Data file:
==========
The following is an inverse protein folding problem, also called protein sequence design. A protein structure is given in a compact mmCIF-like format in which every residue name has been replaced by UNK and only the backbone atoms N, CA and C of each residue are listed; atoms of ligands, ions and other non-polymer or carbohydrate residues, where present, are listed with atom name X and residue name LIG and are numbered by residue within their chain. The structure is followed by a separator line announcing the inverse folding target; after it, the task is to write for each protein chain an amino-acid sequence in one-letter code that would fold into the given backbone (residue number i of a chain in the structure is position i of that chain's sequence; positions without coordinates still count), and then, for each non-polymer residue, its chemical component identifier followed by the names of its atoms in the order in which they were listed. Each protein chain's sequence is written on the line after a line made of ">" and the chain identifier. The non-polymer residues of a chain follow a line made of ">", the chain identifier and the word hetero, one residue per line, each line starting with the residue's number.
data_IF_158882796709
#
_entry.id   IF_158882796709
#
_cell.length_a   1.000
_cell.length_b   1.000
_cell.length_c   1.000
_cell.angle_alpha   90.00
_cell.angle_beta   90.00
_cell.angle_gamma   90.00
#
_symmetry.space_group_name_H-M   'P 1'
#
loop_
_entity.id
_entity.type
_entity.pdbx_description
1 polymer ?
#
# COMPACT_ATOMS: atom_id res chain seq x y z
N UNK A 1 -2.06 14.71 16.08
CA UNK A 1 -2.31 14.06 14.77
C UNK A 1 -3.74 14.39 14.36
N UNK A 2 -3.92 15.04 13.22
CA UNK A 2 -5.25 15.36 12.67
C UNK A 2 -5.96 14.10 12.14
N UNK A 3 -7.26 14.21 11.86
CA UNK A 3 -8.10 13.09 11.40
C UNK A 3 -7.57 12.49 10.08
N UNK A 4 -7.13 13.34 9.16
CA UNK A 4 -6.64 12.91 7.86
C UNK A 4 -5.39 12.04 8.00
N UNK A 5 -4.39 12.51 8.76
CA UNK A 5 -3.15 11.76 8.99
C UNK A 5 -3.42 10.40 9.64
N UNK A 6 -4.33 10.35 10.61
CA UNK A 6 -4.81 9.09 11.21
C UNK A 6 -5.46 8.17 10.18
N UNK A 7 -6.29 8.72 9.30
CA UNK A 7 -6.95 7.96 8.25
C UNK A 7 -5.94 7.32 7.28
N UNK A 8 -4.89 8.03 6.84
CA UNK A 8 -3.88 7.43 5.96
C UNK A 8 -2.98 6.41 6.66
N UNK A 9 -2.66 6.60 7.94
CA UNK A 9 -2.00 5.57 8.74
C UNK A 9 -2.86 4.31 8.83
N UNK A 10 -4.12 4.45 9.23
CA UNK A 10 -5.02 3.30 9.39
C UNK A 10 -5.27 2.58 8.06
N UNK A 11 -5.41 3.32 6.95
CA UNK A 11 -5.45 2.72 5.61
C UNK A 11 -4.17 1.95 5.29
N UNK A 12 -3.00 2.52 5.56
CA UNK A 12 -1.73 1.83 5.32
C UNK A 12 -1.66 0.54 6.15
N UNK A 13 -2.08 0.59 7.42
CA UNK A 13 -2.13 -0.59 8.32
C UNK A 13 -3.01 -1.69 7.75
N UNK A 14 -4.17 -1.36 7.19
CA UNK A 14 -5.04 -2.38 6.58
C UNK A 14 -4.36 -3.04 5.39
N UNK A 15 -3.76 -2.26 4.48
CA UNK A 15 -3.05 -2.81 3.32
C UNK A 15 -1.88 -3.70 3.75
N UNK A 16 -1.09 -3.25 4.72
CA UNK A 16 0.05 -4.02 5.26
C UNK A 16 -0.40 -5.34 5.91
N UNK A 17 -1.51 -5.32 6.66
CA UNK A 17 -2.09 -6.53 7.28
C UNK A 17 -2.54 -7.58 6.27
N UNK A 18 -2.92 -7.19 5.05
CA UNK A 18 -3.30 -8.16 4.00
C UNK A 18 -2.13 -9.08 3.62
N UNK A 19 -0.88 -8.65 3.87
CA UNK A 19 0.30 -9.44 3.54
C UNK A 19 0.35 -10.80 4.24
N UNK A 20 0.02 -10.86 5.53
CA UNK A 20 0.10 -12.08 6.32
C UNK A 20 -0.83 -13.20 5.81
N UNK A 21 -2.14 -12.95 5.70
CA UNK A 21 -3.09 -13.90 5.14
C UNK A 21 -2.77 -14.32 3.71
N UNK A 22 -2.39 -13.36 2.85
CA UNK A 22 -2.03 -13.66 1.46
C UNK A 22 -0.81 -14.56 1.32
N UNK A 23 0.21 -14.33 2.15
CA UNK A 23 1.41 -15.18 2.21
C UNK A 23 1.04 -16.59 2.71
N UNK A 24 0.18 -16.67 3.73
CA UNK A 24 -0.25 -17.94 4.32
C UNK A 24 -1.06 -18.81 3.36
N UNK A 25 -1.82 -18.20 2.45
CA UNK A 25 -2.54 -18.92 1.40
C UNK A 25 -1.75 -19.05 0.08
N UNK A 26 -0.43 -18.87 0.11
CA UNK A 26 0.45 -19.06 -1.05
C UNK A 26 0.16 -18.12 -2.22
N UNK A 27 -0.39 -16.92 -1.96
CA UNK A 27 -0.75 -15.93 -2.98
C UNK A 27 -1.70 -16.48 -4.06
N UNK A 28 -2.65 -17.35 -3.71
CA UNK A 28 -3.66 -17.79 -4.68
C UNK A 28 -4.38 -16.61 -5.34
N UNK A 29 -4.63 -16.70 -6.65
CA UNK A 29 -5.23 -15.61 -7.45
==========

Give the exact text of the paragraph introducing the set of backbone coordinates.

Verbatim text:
The following is an inverse protein folding problem, also called protein sequence design. A protein structure is given in a compact mmCIF-like format in which every residue name has been replaced by UNK and only the backbone atoms N, CA and C of each residue are listed; atoms of ligands, ions and other non-polymer or carbohydrate residues, where present, are listed with atom name X and residue name LIG and are numbered by residue within their chain. The structure is followed by a separator line announcing the inverse folding target; after it, the task is to write for each protein chain an amino-acid sequence in one-letter code that would fold into the given backbone (residue number i of a chain in the structure is position i of that chain's sequence; positions without coordinates still count), and then, for each non-polymer residue, its chemical component identifier followed by the names of its atoms in the order in which they were listed. Each protein chain's sequence is written on the line after a line made of ">" and the chain identifier. The non-polymer residues of a chain follow a line made of ">", the chain identifier and the word hetero, one residue per line, each line starting with the residue's number.